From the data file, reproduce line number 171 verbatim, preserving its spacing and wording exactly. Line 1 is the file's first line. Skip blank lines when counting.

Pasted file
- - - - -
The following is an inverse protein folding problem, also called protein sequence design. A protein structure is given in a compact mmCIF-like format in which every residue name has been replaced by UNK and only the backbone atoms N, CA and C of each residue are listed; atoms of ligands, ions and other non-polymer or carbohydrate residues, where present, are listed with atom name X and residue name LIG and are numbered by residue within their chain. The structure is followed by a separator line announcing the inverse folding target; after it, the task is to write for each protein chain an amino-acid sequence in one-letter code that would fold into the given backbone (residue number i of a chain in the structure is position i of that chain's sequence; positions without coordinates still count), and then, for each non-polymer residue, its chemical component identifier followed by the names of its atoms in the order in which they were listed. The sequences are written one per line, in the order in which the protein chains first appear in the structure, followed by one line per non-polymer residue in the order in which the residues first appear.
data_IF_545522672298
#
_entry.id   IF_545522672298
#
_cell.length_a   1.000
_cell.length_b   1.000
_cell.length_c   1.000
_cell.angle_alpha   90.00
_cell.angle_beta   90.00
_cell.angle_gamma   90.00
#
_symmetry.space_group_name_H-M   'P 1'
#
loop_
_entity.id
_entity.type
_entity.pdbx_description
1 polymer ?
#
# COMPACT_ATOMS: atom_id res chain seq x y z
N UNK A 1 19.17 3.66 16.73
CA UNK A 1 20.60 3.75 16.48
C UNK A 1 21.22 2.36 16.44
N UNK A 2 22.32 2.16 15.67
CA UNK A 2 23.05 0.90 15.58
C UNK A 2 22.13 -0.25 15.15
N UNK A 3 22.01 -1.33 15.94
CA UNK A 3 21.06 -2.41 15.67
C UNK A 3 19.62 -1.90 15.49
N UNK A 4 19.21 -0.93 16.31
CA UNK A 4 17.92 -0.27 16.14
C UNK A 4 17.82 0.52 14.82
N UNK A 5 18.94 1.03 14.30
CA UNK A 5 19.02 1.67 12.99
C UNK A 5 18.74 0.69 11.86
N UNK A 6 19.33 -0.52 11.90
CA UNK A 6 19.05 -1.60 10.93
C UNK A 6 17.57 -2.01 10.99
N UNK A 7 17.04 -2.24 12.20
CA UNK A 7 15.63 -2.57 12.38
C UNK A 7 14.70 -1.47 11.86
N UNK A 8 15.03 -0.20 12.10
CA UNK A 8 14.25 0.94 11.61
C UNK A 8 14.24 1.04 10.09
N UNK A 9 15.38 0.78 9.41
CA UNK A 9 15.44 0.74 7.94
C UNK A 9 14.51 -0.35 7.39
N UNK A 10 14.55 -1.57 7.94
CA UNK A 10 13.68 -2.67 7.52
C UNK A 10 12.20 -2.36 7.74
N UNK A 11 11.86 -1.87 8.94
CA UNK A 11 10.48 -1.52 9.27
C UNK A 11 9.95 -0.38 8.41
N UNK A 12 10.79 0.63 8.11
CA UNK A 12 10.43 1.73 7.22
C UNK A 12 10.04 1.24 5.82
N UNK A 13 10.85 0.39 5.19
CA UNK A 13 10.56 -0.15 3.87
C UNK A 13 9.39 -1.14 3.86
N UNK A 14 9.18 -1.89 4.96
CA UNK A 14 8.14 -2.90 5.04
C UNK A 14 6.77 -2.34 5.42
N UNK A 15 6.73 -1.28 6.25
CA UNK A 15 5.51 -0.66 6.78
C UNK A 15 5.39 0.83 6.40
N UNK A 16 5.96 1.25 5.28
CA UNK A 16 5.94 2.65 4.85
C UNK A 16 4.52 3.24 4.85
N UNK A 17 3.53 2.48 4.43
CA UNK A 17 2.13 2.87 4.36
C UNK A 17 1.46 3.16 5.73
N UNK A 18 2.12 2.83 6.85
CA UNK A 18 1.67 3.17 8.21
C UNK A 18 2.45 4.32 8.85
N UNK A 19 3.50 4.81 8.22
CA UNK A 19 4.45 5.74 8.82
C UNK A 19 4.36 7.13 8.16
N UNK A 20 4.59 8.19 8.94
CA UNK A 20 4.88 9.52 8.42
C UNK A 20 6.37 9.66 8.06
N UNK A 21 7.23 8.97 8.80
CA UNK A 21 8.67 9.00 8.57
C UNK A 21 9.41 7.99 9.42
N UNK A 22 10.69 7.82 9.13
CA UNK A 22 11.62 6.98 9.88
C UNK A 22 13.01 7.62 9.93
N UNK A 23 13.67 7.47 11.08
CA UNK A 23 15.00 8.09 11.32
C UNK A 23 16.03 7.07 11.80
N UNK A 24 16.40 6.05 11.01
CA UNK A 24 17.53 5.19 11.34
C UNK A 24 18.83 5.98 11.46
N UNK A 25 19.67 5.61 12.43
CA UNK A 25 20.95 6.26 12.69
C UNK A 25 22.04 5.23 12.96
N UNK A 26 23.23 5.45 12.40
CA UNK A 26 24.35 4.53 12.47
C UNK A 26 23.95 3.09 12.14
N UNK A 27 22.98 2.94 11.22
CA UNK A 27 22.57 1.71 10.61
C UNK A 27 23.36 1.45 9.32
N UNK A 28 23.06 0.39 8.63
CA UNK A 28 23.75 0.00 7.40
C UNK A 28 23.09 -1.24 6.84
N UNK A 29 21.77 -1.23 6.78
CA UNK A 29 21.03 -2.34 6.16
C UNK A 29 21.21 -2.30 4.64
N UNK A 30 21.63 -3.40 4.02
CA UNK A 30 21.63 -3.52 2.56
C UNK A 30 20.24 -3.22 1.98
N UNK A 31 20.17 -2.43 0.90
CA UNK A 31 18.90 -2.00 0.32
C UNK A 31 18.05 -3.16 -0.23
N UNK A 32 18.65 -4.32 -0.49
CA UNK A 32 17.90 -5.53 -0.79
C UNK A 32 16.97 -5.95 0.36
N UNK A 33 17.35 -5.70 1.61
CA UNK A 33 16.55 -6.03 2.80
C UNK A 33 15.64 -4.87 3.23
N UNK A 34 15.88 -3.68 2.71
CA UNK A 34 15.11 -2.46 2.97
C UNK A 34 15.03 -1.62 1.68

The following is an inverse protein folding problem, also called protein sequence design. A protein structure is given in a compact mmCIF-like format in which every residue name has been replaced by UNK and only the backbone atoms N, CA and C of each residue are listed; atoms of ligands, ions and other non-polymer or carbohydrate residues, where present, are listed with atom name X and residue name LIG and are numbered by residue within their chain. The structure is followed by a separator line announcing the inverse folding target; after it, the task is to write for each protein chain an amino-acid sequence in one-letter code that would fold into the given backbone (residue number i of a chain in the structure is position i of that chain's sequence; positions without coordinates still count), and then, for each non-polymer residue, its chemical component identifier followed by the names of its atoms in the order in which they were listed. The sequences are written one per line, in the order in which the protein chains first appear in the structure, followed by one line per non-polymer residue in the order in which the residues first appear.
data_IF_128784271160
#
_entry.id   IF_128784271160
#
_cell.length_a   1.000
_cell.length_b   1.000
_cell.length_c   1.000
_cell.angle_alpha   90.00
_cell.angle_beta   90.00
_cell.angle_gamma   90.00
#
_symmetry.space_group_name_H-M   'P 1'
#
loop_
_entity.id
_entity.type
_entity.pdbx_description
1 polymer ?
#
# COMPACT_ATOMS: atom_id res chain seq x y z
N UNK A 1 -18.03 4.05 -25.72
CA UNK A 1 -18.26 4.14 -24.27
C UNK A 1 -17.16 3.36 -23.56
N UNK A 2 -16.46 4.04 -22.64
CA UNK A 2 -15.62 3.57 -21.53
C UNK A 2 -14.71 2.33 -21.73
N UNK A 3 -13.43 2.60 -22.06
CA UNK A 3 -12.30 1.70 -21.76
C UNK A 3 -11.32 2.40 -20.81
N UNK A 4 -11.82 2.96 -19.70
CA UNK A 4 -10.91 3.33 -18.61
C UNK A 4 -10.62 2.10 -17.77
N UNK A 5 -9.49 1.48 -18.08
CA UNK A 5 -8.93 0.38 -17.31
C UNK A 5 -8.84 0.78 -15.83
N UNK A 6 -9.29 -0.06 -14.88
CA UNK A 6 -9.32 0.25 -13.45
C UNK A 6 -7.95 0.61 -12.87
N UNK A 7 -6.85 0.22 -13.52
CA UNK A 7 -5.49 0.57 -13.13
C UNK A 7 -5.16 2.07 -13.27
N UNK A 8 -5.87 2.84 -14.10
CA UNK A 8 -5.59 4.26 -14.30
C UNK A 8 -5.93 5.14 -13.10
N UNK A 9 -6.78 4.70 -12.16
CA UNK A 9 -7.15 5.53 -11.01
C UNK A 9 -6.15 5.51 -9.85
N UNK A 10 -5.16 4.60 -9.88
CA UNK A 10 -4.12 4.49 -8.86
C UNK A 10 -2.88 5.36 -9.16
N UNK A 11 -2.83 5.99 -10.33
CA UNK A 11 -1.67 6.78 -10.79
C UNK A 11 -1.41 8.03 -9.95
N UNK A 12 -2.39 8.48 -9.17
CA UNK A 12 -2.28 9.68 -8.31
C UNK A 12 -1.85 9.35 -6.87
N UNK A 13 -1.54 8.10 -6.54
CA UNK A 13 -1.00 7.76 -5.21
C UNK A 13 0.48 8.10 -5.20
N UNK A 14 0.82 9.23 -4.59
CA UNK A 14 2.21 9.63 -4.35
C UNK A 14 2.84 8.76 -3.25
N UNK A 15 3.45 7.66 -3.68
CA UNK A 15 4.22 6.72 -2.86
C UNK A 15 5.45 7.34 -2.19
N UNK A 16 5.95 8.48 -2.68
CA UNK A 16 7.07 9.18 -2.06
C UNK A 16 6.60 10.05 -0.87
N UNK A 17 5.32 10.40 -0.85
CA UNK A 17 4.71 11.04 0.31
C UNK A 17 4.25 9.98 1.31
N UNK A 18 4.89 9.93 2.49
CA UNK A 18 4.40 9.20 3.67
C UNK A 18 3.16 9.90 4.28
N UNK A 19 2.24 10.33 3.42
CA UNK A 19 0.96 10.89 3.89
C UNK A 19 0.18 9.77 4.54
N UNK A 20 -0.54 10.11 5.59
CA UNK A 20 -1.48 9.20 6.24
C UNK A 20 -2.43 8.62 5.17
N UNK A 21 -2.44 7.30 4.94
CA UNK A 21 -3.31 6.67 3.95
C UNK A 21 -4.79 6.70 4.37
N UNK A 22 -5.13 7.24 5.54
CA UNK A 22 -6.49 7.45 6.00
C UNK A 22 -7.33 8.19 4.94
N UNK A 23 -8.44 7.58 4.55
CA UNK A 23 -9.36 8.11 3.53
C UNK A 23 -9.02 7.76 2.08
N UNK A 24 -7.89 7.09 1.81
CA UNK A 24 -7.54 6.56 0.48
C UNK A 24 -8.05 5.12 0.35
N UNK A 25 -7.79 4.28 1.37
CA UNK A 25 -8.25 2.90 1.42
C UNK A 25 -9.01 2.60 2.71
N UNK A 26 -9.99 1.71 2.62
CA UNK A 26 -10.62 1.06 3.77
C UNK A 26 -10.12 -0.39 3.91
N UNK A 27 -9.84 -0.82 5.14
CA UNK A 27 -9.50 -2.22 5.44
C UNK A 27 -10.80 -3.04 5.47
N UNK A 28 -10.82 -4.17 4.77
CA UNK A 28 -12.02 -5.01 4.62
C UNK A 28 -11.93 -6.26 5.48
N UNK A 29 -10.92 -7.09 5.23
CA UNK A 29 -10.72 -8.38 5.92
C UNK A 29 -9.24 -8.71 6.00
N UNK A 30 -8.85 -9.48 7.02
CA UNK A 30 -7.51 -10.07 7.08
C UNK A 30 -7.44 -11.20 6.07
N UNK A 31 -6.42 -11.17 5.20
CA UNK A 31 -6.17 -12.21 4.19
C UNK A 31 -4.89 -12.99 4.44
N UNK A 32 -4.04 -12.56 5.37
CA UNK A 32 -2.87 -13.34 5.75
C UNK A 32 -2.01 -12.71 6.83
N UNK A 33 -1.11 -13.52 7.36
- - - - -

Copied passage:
C UNK A 9 -6.15 5.51 -9.85